A group of us “moderate” riders did the Middle Century out of French Lick on Saturday while the Double Century crowd was doing its thing along much of the same route as laid out by Jim Schroeder. Altogether there were around 20 riders more or less evenly split between Doubles and Singles (and two who started with the Doubles and finished the singles route for a total of 150 miles). The Doubles had 3 or 4 support vehicles. The Singles were mostly on our own.
A few of the Singles were up for riding a good part of the way with the Doubles providing some welcome drafts, I’m sure. My own group, however, took off shortly before the Doubles arrived at French Lick at their mile 50. We stayed ahead for awhile. But we got passed when one of our group had a flat.
CE expertly swapped in his spare tube in a short 10 minutes and we were on our way again. The repair included a stick-on boot provided by Craig over the tiny hole in the tire.
Before long Robin picked up a roofing nail that went through the tire and penetrated the rim! CE reported that he was riding next to Robin and heard a “tap-tap-tap”, which made him worry that something was mechanically wrong with his own bike.
At least it was a pleasant grassy area for working on repairing the tire. Cost us 14 minutes.
As a result we were only slightly late getting into the first scheduled rest stop.
Before long CE had his second flat. He swapped in a borrowed tube while carefully checking tire and rim for defects. None found. It seemed to be independent of his first flat. This one took 13 minutes.
The result was that we rolled into the planned lunch stop at the Subway in just before the main Double Century group was getting ready to depart, with our having had 37 minutes of down time.
Someone said that Doug was offering a spare tire to anyone who needed it at the Subway, but no one took him up on it.
Shortly after leaving the lunch stop. CE had another flat! This was really frustrating. He patched the tube this time. Still we couldn’t find any problem and it seemed independent of the other punctures. When we pumped it up it seemed to be losing air. So we backed off and looked for a problem. None found. Apparently it was just leaking air through the valve stem since we left the pump attached. So in the end this flat was changed twice. This one took 30 minutes and CE for one was feeling a bit grumpy. But we mostly stayed relaxed, knowing we had all day.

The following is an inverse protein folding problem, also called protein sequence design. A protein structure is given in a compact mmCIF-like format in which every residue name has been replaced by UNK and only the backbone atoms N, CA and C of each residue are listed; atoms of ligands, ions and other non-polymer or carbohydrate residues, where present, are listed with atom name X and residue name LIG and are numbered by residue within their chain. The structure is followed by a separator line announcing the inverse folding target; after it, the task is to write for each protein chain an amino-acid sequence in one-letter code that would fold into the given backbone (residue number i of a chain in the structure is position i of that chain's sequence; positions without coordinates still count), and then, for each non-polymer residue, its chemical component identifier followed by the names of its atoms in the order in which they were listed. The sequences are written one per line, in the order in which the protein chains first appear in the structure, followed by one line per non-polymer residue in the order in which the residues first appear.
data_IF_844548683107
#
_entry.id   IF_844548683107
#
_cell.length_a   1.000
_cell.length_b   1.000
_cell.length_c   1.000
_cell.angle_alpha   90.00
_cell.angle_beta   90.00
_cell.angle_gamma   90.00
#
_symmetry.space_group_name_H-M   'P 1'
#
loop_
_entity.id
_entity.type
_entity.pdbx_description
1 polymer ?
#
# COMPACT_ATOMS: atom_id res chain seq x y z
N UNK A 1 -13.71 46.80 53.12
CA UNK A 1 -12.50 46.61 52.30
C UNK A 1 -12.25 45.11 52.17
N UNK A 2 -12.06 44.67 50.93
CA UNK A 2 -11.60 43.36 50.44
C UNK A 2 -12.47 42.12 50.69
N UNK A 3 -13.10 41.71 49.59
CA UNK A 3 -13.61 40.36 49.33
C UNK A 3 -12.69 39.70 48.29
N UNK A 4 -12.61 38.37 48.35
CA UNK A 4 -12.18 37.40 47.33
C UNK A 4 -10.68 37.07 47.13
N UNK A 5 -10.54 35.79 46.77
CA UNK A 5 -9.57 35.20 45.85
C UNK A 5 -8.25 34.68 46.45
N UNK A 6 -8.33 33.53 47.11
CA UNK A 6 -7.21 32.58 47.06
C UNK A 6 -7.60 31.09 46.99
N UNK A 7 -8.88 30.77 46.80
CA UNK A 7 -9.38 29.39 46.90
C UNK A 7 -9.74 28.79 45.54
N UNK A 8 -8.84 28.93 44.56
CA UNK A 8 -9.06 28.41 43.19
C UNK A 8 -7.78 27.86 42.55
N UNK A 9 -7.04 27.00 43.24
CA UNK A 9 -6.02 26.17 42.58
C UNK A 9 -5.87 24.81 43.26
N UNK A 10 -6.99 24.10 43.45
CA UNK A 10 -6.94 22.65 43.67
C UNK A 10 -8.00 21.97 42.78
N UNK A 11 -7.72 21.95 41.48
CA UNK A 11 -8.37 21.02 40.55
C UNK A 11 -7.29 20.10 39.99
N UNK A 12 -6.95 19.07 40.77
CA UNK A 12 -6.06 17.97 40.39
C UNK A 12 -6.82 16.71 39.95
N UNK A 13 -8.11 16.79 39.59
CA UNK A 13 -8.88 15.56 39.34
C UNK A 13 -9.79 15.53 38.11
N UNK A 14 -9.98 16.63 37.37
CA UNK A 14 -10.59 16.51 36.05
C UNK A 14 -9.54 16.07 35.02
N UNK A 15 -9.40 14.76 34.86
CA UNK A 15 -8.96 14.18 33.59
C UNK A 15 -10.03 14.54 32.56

By and by around mile 60 CE had his 4th flat. At that point he told us to go on and to come back and pick him up after we finished. He gave his car keys to Gail, and we went ahead while he walked about a mile to the nearest small town. About this time Steve connected with us having left the Double group with his plan not to over tax his knee and limit his ride to 150 miles.
Soon Rachel had the idea of asking Sid and Jack who were at Sid’s new B&B in West Baden Springs and not riding to pick up CE, which they kindly did! That saved us from an extra couple of hours of driving after the ride, which was important when we were already running so late.
The rest of the ride was mostly uneventful. One wrong turn in Jasper that added a mile or two. Fun frozen yogurt treats at the IGA. Not too much trouble on the gravel.
All but CE finished our Middle Century doing well. It was a great day in southern Indiana and even CE, despite the difficulties with his tire, later reported “I really did have a fun ride yesterday. “
Thanks to Jim Schroeder for designing and promoting the ride and including a way for a group like ours to conveniently do a “short” option.